Posted by admin On July - 24 - 2012

This is the third of a series of Self Defense techniques created and performed by Seicho Jutsu Black Belts.

Featuring a little bonus demo of spontaneous counter techniques with GM Daniel Verkerke.

To learn more about this series of techniques please read the below information.
After the basics are learned the student begins to develop the art. In Seicho Jutsu the art is developed and reflected through the individual creation of 8 defensive or offensive self defence scenarios. Every year the Seicho Jutsu practitioner has to create a new set of techniques that flow into one another developing a greater understanding of body movement and flow of basic techniques.
The basics in Seicho Jutsu are your tools, consisting of all your kicks, leg sweeps, strikes, throws, chokes, holds, arm and wrist locks. These tools are not the art; they are only basics of the art. It is like teaching someone who wishes to be a carpenter how to use a hammer, saw, level, screwdriver, measuring tape and then asking them to build your house. Knowing how to use a tool does not mean you know how to build a house. Teaching someone basic techniques does not mean they can defend themselves.
It is believed an art is expressed by an artist. In order to be an artist one must be able to create a work of art. In Seicho Jutsu the work of art is the way and order the techniques fall into place. It is easy for any Seicho Jutsu practitioner to use simple and direct basic techniques to defend oneself with. However in order to develop and expand oneself, we must explore variations. It is these variations that challenge ones creativity and allow them to come up with a different sequence of techniques that they have never used before. The Art is expressing owns unique ability to flow one technique into another avoiding the opponent the opportunity to counter. Once these 8 scenarios are performed, they are let go, not to be dwelled on anymore.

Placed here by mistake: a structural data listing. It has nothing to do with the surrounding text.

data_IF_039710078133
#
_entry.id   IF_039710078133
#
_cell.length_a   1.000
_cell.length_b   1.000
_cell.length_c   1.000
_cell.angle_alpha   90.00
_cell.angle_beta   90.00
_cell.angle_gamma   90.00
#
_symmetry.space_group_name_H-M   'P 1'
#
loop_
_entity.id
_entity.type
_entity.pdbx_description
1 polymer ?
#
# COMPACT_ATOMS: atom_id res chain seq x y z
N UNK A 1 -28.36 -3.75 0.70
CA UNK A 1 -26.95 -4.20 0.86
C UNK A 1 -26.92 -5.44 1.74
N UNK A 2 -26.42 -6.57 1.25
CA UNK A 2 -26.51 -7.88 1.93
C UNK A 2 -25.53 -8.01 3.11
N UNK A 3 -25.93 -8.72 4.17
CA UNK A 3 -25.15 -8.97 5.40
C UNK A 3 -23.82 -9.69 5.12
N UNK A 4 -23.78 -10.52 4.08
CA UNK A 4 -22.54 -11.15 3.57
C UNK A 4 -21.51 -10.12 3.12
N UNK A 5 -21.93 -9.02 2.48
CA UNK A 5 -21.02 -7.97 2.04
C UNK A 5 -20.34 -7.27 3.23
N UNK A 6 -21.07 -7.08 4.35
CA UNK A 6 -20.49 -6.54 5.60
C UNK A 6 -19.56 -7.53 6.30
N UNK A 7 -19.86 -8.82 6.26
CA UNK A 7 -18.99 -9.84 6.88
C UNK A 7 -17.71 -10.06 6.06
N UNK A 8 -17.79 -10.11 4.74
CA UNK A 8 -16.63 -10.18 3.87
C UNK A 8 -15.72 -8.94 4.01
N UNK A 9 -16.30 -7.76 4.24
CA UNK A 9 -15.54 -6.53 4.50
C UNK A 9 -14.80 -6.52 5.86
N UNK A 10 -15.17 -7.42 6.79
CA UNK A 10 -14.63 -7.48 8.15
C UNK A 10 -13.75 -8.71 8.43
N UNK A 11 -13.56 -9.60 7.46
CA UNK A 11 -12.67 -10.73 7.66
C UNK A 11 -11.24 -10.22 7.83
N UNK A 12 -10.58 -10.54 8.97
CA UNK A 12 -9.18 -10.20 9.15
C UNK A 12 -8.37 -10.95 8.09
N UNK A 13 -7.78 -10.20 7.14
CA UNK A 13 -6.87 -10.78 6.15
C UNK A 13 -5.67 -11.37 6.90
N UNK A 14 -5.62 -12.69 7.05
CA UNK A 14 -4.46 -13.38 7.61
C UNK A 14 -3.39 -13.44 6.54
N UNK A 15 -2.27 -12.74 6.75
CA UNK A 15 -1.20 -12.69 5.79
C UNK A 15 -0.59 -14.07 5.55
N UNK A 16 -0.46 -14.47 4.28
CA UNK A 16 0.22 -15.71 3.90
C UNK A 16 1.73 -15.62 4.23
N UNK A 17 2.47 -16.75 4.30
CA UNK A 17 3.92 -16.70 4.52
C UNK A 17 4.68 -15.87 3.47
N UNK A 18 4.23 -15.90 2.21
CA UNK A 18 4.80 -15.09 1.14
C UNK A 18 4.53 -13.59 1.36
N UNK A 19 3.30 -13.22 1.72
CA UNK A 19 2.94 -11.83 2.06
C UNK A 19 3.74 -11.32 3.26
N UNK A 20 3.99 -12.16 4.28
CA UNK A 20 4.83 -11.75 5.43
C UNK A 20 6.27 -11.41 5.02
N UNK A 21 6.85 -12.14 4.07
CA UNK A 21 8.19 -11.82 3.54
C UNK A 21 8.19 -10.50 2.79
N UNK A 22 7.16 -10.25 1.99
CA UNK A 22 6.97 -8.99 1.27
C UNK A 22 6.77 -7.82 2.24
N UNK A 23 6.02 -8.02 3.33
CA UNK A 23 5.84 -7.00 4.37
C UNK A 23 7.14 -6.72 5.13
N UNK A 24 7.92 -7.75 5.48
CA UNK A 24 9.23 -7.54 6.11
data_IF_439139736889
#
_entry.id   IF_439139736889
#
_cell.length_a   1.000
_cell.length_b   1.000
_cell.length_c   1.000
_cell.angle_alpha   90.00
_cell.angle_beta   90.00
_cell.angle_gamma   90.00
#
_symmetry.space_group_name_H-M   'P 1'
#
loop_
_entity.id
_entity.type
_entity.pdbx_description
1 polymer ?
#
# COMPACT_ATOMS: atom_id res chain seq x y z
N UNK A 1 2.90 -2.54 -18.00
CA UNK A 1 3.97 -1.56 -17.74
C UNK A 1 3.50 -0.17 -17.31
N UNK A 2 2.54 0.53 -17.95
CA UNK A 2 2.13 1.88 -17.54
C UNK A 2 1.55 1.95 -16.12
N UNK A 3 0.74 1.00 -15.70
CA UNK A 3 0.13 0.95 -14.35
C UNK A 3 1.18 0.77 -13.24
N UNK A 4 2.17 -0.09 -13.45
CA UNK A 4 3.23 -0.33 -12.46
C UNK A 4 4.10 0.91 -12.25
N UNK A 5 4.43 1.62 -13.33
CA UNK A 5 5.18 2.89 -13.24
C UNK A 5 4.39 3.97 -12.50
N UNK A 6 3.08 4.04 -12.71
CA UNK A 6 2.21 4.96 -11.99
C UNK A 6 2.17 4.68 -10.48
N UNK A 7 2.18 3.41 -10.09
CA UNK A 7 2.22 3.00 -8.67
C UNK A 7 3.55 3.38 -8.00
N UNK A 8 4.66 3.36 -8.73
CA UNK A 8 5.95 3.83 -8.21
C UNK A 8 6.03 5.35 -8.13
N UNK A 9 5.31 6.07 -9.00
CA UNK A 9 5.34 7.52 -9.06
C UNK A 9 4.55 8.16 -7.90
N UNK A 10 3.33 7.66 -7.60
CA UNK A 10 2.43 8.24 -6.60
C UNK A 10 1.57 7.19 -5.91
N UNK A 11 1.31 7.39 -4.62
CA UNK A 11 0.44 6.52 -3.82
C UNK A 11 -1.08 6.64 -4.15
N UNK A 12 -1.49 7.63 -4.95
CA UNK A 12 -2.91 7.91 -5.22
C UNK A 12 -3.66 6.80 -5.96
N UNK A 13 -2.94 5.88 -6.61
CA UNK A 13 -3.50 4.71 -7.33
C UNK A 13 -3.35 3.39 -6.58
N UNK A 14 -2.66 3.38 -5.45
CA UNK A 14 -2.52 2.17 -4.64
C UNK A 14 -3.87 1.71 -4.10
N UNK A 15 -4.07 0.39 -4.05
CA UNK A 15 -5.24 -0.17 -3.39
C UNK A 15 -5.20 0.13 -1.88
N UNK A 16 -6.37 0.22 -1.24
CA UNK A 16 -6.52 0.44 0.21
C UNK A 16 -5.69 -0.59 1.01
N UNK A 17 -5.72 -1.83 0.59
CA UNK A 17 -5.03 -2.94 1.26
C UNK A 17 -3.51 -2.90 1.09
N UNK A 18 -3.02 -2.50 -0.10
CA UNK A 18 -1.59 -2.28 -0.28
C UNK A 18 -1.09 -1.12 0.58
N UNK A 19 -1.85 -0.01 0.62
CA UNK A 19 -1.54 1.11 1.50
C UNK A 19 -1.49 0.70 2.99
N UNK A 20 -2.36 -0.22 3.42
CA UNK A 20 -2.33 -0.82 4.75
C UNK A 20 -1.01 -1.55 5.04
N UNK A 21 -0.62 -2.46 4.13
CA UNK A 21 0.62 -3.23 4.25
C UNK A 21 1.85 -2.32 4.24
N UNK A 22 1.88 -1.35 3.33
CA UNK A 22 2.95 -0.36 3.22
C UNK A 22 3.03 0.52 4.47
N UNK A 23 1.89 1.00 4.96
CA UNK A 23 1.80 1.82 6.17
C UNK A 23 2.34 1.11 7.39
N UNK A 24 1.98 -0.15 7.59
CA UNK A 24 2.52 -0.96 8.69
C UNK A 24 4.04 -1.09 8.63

The Art is an expression of that moment, in most cases it was created by chance. I mean the opponent who was attacking in free sparring, moved in a manner that presented the opportunity for the technique to happen. When it happened the creator said; cool I liked that one do it again, and then they wrote down what had happened and how the opponent attacked so that they may reproduce the scenario. These custom techniques were created because of the energy and body position of the attacker. If the attacker was of different size or came from a different angle or had a different body extension the counter technique would also vary. In practicing this way the student learns to not only create and adapt, but also the awareness of many other possibilities.
Since it is unlikely that everyone will attack in the same manner, or attempt to counter in the same manner, it is very important to constantly evolve ones awareness of multiple situations. Therefore in Seicho Jutsu the art has to keep on growing and evolving with different situations and scenarios.We hope these 8 scenarios will inspire you to grow and evolve your martial art development and personal awareness.
Please come back to view next month’s techniques